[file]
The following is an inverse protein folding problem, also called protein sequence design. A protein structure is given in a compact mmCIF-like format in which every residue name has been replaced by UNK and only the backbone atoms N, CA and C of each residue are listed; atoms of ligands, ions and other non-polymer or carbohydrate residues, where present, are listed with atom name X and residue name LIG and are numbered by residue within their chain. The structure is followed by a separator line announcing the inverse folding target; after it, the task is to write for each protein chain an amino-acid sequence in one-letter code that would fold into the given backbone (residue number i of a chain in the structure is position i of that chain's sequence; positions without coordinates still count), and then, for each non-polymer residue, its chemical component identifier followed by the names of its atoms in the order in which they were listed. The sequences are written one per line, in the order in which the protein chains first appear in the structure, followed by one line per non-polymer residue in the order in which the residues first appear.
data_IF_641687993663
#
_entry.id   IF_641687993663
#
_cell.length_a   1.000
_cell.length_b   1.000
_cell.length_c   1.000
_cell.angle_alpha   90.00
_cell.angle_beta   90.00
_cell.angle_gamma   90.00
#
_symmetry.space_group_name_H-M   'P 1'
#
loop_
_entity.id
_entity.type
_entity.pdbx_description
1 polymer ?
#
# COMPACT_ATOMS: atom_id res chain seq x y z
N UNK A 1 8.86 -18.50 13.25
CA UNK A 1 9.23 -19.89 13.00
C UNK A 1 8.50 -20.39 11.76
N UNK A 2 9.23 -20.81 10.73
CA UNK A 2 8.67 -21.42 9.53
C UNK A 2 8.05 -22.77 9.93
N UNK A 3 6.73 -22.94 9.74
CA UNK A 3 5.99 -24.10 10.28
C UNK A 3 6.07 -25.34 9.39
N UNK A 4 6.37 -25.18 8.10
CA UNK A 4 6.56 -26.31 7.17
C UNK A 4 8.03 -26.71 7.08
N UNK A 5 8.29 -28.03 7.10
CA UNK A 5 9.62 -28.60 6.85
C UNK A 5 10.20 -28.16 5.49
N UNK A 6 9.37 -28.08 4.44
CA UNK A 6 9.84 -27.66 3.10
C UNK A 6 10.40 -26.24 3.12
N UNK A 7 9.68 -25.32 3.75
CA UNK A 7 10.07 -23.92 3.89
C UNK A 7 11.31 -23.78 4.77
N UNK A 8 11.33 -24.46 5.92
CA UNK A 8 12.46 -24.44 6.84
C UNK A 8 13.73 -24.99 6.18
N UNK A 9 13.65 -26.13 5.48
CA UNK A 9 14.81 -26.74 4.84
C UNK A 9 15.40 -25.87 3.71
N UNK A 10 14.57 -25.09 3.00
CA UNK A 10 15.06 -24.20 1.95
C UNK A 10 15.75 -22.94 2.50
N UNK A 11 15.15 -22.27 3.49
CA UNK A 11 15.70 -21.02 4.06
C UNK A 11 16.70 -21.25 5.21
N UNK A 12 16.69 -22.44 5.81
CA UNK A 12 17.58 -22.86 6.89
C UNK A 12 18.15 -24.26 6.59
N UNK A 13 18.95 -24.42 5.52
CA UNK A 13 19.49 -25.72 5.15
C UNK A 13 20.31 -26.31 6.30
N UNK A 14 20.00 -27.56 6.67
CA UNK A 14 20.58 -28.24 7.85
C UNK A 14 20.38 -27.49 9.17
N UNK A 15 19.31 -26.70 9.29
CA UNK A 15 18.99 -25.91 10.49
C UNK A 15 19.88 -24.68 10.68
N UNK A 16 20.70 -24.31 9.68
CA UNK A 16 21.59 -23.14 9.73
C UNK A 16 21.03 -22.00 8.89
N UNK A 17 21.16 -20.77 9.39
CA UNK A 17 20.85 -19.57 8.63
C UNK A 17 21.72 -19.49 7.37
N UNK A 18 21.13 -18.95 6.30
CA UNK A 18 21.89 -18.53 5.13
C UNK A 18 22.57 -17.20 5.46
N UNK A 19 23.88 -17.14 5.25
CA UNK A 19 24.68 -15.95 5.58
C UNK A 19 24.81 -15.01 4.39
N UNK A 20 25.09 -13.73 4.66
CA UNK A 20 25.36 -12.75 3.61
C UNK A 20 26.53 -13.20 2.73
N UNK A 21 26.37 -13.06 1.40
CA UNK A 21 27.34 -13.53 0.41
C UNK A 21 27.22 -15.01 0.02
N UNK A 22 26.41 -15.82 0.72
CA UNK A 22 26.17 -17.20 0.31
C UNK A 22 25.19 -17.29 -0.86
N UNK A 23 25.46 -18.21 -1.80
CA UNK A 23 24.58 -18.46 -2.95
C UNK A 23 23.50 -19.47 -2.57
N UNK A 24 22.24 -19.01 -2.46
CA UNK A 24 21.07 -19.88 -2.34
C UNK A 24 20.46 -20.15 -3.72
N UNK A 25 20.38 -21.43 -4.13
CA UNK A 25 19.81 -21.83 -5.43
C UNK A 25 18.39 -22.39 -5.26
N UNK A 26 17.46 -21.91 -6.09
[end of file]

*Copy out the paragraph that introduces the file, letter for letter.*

The following is an inverse protein folding problem, also called protein sequence design. A protein structure is given in a compact mmCIF-like format in which every residue name has been replaced by UNK and only the backbone atoms N, CA and C of each residue are listed; atoms of ligands, ions and other non-polymer or carbohydrate residues, where present, are listed with atom name X and residue name LIG and are numbered by residue within their chain. The structure is followed by a separator line announcing the inverse folding target; after it, the task is to write for each protein chain an amino-acid sequence in one-letter code that would fold into the given backbone (residue number i of a chain in the structure is position i of that chain's sequence; positions without coordinates still count), and then, for each non-polymer residue, its chemical component identifier followed by the names of its atoms in the order in which they were listed. The sequences are written one per line, in the order in which the protein chains first appear in the structure, followed by one line per non-polymer residue in the order in which the residues first appear.